Chapters 1-12

1. What do we learn about Alice in the opening chapter of the novel?

2. What is the significance of the scene in which Alice comes to the assistance of the tiny chessmen she finds in Looking-Glass House?

3. How do the flowers Alice meets in the garden look forward to other Looking-Glass characters she meets in the novel?

4. What is Carroll doing with the concepts of time and space in Chapter 2, specifically with respect to Alice's difficulties in "meeting" the Red Queen, and in her having to run fast to stay in the same place?

5. Why does the Red Queen allow Alice to play chess and then immediately explain to her how she will progress to the end of the board? How, as a member of the opposing side, can this possibly be in her own best interests?

6. What is curious about the manner in which the characters Alice meets on the train behave towards her?

7. What is the significance of Alice's encounter with the Fawn in the wood where things have no names?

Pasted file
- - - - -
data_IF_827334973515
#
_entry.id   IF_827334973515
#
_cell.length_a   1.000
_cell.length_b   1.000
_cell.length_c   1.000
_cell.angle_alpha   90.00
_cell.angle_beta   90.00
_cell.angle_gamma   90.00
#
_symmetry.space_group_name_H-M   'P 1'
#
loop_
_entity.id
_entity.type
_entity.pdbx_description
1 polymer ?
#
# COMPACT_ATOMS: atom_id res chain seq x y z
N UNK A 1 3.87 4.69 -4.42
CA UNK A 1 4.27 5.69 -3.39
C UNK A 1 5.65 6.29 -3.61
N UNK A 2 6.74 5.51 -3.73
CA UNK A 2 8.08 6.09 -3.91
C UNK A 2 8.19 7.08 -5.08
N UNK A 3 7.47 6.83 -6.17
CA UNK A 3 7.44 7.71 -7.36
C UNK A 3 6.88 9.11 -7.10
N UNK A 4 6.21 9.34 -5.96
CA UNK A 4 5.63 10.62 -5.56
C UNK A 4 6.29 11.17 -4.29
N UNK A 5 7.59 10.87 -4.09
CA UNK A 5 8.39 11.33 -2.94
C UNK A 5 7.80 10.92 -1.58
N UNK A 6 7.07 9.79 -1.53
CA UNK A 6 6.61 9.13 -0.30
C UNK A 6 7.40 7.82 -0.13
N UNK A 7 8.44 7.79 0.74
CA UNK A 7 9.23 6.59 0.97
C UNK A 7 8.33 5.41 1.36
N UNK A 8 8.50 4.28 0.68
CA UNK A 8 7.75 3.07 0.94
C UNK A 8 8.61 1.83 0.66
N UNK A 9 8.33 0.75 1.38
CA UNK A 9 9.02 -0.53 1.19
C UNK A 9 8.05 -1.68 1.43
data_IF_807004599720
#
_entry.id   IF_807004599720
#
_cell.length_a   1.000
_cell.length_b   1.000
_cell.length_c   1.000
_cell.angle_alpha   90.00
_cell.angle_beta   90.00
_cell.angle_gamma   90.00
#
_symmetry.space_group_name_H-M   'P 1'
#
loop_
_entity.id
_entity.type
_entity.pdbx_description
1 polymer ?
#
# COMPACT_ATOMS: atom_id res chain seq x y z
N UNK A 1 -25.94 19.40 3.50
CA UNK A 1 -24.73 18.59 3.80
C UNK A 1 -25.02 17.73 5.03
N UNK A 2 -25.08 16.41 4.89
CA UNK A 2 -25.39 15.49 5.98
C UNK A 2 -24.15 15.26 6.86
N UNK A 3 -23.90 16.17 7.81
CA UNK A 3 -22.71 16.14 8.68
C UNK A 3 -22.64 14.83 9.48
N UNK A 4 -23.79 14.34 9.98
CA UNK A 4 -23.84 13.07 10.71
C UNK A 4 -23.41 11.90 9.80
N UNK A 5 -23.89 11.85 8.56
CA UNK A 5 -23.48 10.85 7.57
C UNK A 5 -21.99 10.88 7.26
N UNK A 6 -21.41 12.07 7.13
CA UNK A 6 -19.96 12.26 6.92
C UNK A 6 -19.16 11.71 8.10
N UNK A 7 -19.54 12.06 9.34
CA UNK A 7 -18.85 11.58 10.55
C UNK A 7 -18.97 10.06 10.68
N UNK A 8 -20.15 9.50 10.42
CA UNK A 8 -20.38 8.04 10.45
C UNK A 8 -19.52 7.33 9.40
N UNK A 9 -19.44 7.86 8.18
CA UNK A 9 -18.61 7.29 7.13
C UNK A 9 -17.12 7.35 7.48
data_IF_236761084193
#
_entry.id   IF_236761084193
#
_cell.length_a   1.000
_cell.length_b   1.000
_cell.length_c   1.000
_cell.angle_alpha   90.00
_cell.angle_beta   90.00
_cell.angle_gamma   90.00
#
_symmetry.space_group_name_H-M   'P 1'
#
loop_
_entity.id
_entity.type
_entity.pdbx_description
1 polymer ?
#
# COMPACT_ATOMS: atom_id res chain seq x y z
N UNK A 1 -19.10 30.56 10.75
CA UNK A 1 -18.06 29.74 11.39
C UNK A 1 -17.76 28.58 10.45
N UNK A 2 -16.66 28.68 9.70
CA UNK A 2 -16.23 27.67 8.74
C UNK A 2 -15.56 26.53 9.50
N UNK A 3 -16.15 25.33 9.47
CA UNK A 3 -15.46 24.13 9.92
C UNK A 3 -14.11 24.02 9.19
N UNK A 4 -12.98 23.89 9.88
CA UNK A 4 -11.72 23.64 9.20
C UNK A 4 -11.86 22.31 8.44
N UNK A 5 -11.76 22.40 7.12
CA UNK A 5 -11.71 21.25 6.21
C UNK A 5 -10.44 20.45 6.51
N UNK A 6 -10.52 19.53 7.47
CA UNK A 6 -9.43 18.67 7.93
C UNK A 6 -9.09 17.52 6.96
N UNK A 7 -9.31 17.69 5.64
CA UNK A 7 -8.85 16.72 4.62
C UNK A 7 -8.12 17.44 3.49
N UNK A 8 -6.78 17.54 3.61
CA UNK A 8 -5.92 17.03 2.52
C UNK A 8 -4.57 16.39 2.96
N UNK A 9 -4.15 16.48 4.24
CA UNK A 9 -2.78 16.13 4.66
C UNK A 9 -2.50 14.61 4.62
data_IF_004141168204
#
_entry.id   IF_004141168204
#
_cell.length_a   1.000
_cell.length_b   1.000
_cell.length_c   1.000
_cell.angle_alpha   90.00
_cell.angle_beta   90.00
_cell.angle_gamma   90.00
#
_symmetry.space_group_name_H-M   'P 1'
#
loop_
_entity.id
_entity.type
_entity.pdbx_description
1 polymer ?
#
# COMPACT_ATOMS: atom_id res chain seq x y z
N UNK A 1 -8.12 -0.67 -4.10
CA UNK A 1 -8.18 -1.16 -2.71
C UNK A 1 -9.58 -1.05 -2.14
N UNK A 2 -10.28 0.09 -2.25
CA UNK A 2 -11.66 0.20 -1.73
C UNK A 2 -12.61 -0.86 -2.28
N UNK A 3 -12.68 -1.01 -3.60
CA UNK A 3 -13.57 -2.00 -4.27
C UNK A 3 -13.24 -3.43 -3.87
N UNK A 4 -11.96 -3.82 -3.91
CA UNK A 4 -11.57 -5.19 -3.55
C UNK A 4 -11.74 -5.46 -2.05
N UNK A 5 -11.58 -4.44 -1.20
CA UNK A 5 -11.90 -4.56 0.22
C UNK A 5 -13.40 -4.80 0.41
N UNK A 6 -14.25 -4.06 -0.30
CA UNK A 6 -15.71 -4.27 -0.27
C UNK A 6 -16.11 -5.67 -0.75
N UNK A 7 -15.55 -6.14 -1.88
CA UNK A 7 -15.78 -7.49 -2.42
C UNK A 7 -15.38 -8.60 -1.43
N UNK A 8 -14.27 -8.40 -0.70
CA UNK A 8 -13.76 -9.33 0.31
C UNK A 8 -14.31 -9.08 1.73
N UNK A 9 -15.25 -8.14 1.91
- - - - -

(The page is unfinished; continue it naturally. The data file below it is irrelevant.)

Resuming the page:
8. How can we understand the curious directions to Tweedledee and Tweedledum's house in the larger context of both the chess game and Alice's dream journey from innocence to experience?

9. What do the various nursery rhymes and nursery rhyme characters that Alice encounters throughout the novel contribute to our understanding of the story's major themes?

10. Why is Alice unable to wake up the Red King?

11. How are the Red Queen and the White Queen different? Is there any appreciable difference in the way Alice behaves towards each of them?

12. What is the significance of Humpty Dumpty's interpretation of "Jabberwocky"?

13. In Carroll's Dramatis Personae, he links characters in the novel to pieces in the chess game. Is there any difference in how characters associated with the White pieces behave towards Alice and how characters associated with the Red pieces behave towards her? Why are the pieces Red and White and not Black and White?

14. Is there anything special about Alice's encounter with the Unicorn?

15. How does the White Knight display the traditional virtues of knighthood, and how is he unique?

16. Why does Alice end up with a golden crown?

17. What is the significance of the examinations that Alice is put through once she reaches the Eighth Square?

18. What is the effect of the final question that ends the novel?


Victorian Web Overview Lewis Carroll

Last modified 23 October 2002